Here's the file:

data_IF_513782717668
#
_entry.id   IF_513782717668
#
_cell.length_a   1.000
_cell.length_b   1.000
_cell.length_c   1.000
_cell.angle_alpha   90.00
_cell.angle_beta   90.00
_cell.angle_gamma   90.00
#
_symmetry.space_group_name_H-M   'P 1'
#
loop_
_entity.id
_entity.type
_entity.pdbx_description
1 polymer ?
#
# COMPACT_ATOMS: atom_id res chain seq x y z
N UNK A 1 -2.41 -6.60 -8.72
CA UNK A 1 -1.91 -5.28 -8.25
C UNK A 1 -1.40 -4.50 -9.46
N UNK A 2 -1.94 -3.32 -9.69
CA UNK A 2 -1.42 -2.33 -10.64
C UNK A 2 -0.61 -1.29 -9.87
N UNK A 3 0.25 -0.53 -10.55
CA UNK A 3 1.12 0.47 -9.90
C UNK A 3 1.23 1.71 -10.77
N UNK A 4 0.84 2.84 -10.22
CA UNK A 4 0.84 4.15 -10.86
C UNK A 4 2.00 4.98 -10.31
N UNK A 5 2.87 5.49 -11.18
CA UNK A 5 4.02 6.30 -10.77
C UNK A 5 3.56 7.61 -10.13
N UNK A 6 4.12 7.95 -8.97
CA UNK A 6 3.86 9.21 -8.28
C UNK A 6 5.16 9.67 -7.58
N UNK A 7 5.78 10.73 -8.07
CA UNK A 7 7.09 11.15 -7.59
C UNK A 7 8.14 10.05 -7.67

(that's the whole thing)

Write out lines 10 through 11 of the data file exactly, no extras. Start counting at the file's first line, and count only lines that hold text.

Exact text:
_cell.angle_gamma   90.00
#